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Published by Sandstone Press, 19 May 2016. ISBN:
Berlin 1929. The city is
seething. There is the wild world of sexual excess, pornography and drugs, made
famous for many British readers by such novels as Christopher Isherwood’s I Am a Camera. There is political
unrest, manifested in particular by the demonstrations and strikes instigated
by the Communist Party, supported by Stalin’s USSR, but also riven by internal
feuding factions drawn from the numerous Russians who fled the Soviet Union
after the Bolshevik Revolution. Far-better organised than the Communists and
attractive to many disillusioned former soldiers who have never accepted the
German government’s unconditional surrender after World War I, there are the
home-grown Fascists. There are extensive criminal networks which have organised
themselves along territorial lines. The Berlin police can do little to control
the situation and the Social Democratic Party which is the governing group in
the city’s administration tries in vain to control the chaos.
Into this volcanic mix comes Inspector
Gereon Rath, formerly of the Cologne Police Homicide Squad but now a member of
the Berlin Police Vice Squad, not something he wants to do but after an
unfortunate episode in his home town the only realistic alternative to quitting
the police service. He does, however, like and admire his boss Detective Bruno
‘Uncle’ Wolter who, during a raid on a pornographic photographer, saves Rath
from being shot and then lets the shooter go on the grounds that he could be a
potentially useful informer. At the same time the police are having to deal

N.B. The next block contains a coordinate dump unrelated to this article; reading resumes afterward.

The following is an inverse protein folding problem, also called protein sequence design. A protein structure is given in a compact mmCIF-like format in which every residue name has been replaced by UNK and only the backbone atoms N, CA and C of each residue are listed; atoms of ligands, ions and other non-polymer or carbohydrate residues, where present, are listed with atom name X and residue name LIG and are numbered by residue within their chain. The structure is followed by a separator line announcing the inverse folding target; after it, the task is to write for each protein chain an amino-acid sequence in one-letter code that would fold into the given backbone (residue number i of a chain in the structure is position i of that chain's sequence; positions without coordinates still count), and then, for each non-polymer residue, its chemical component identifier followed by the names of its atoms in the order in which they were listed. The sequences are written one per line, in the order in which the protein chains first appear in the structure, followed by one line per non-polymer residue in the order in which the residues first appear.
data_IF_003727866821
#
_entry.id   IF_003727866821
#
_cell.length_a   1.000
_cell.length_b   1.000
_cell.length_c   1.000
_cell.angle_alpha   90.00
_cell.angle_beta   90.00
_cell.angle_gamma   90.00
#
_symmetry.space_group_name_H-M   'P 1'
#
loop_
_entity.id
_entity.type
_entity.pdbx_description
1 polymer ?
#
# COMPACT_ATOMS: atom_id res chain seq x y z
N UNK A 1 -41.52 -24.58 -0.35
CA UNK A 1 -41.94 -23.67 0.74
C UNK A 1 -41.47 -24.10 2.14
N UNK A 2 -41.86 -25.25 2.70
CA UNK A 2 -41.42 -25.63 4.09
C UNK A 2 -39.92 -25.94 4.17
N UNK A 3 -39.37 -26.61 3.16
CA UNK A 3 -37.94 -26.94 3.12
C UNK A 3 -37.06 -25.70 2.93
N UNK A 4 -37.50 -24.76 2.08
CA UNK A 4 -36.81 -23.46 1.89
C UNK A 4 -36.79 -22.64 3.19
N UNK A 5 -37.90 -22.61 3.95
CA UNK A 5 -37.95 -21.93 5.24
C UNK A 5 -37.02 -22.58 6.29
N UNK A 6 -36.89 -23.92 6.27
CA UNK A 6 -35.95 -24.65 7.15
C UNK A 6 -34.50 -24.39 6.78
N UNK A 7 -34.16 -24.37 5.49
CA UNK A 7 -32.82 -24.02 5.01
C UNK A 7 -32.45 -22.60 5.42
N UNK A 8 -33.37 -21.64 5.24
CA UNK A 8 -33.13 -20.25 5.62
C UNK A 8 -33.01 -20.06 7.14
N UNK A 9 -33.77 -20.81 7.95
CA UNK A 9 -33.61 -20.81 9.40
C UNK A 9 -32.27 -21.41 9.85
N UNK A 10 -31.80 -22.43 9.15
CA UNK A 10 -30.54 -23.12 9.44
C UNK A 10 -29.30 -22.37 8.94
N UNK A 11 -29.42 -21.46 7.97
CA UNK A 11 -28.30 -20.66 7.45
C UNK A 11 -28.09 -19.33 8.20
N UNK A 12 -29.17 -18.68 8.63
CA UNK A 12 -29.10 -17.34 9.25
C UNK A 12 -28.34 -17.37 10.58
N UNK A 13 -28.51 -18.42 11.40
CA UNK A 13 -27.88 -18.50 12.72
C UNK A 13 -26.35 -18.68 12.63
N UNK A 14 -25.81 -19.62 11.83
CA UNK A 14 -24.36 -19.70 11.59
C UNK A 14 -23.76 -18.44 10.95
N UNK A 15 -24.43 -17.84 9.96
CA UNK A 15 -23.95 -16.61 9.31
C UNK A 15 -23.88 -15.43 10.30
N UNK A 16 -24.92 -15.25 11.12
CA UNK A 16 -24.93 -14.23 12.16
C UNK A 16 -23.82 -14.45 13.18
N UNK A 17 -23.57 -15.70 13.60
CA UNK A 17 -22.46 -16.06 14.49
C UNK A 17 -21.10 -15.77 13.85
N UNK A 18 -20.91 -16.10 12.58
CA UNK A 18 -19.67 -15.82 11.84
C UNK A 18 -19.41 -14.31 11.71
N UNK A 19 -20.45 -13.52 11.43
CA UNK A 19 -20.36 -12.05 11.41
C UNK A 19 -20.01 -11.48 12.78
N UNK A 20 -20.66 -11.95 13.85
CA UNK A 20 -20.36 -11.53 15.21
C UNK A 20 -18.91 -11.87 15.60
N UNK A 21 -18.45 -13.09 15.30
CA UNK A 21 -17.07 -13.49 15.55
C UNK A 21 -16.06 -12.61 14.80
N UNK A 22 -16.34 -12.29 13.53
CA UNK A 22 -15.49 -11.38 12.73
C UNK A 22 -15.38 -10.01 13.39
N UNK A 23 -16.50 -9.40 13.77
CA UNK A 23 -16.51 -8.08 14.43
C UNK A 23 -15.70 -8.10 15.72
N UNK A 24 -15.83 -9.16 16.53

with a Communist demonstration which, despite being banned, has gone ahead with
the deaths of a number of demonstrators resulting from police overreaction.
Meanwhile Rath’s landlady, Elizabeth Behnke, has asked him to look into the
disappearance of one of her other lodgers, the Russian Alexei Kardakov, who
owes her a month’s rent. Another Russian, Boris Karpenko, is also looking for
Kardakov but when the body of an identified man is found in a car in a canal
Rath recognises him as Karpenko. Rath is led into the morass of Berlin’s
criminal underworld where one gang leader is looking for the Russian Countess
Sorokin who is alleged to be bringing a fortune in gold out of the Soviet Union
to finance one of anti-Soviet Russian groups. But there are many people who
would like to get their hands on the gold for a variety of reasons. And they
are all dangerous. And not all the people whom Rath thinks he can trust are in
fact trustworthy. And his on-off relationship with Charlotte Ritter, a stenographer
with the Berlin Homicide Squad, is another complicating factor.
This book is very long and full of
incident with an enormous cast of characters, and this English edition could possibly have benefitted
from an introduction outlining the political situation in Germany at the time. But
nevertheless an interesting read..
was born in 1962 in Lindlar, West Germany. He is the author of the enormously
successful Gereon Rath crime series which, in addition to compelling narrative,
is notable for its scrupulous accuracy on Germany in the years between its
beginning in 1927 and the approach to the Second World War.
born in the U.S. but has lived in the U.K. since she was seven apart from seven
years in The Hague. She read law at university but did not go into practice.
Instead she worked for many years for a firm of law publishers and still does occasional
work for them including taking part in a substantial revision and updating of
her late husband’s legal practitioners’ work on Criminal Evidence published
late 2015. She has also contributed short stories with a distinctly criminal
flavour to two of the Oxford Stories anthologies published by Oxpens Press – a
third story is to be published shortly in another Oxford Stories anthology –
and is now concentrating on her own writing.